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I = S - M

The modern way of thinking about economics has been I = M - S Where I is the I as in me, M is what is 'mine' and S is what ...

10/25/14

We have some very wealthy people where we live. There are also many very poor people. Many who are homeless, destitute. The rich own money, own property, own assets. What does that wealth all amount to? Does it make them immortal? Of course not! Are they any wiser or better in any way from the poor? I don't think so.

And yet they are rich. What does that mean? How are they set apart from the poor? How is this couple who own a two million dollar home up the hill from where we live different from the dozen or so homeless people who live down our street? The one difference is of course that the rich have a particularly thick skin. Enjoying their lives even as others suffer.

But on a more fundamental level, the economic level, the rich have wealth and the poor do not. Now what is wealth? Let us say, to keep our analysis simple, that all of it is in the form of money. Let us say our rich couple living up the street has a million dollars. Now why is that significant? Isn't it only significant because the million dollars represent a lack amongst someone else, needs unfulfilled exactly to the tune of a million dollars?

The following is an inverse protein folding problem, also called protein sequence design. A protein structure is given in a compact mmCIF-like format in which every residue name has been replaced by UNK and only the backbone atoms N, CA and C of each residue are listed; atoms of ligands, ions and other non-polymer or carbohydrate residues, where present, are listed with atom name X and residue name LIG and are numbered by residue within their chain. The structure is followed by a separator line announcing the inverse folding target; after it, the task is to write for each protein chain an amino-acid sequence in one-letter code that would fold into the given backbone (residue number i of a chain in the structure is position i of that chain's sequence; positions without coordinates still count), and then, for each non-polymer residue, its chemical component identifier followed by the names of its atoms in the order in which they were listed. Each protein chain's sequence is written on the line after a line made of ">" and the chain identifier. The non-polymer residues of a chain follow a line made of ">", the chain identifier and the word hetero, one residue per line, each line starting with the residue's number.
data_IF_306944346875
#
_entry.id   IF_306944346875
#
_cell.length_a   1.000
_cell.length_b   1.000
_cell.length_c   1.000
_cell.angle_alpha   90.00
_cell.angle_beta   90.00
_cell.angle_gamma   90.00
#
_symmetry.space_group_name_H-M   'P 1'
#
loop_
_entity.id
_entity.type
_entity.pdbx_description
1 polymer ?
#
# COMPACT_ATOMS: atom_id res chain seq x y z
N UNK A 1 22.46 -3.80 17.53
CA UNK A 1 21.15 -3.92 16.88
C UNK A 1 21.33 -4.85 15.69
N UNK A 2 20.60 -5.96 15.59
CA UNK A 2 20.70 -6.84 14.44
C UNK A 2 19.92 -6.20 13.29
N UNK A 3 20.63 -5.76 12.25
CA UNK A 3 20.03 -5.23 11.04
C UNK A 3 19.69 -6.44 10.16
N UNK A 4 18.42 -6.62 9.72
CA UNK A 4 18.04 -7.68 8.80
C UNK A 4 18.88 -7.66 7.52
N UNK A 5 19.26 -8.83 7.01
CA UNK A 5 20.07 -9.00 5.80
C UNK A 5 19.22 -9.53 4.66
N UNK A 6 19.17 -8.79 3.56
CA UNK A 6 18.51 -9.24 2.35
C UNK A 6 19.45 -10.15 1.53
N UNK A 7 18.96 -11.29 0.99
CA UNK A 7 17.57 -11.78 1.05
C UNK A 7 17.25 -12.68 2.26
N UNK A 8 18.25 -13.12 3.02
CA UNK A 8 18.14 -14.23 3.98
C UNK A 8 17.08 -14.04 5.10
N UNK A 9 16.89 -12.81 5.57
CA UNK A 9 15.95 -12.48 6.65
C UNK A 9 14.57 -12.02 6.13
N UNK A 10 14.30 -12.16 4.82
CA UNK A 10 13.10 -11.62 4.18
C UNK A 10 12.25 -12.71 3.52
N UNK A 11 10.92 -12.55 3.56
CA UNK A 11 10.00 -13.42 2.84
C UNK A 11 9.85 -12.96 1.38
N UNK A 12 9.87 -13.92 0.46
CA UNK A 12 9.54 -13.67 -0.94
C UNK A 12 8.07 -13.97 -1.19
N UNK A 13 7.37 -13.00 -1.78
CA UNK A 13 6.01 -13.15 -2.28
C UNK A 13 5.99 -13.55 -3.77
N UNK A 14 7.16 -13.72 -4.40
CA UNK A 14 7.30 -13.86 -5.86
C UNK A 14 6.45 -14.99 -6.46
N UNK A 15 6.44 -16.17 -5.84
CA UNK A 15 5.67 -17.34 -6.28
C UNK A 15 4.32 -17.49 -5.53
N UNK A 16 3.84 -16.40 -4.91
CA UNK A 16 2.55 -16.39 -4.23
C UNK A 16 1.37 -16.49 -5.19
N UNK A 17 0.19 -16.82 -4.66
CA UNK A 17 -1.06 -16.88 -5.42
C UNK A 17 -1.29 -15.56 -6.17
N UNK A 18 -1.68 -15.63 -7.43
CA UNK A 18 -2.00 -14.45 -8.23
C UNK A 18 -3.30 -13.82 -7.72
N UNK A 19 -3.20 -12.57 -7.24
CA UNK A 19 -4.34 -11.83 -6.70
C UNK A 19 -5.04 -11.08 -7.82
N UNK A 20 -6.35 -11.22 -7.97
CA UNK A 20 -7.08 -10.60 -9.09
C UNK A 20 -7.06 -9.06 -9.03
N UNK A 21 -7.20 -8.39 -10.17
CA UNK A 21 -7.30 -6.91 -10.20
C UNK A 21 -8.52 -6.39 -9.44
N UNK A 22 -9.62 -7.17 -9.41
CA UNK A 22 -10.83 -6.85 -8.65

If there were not people in the world who truly needed even a small portion of that million dollars to fulfill their own needs, no one would care that the rich couple had a million dollars. The couple wouldn't be able to do anything with the million dollars if the world was full of people whose needs were being met and who were satisfied with their lives.

The only reason why the million dollars means anything is precisely because there is a negative wealth, a need for exactly a million dollars, that is left unfulfilled in the world. That is what gives money wealth its power. Without the misery, without the lack, money wealth would be worth nothing at all.

So all money wealth implies a negative wealth of the same amount. Wealth is held by a few and negative wealth to the same total amount is held by the very many.

It is absurd to talk about a wealthy society when we think of wealth in terms of money. For each person with wealth in the society there are others carrying negative wealth. A wealthy society is thus an impossibility as long as we think of wealth in terms of what we own: money, property, or assets.

John Ruskin said a long time ago, "Wealth is life," and that is the only definition of wealth that makes any sense to me.

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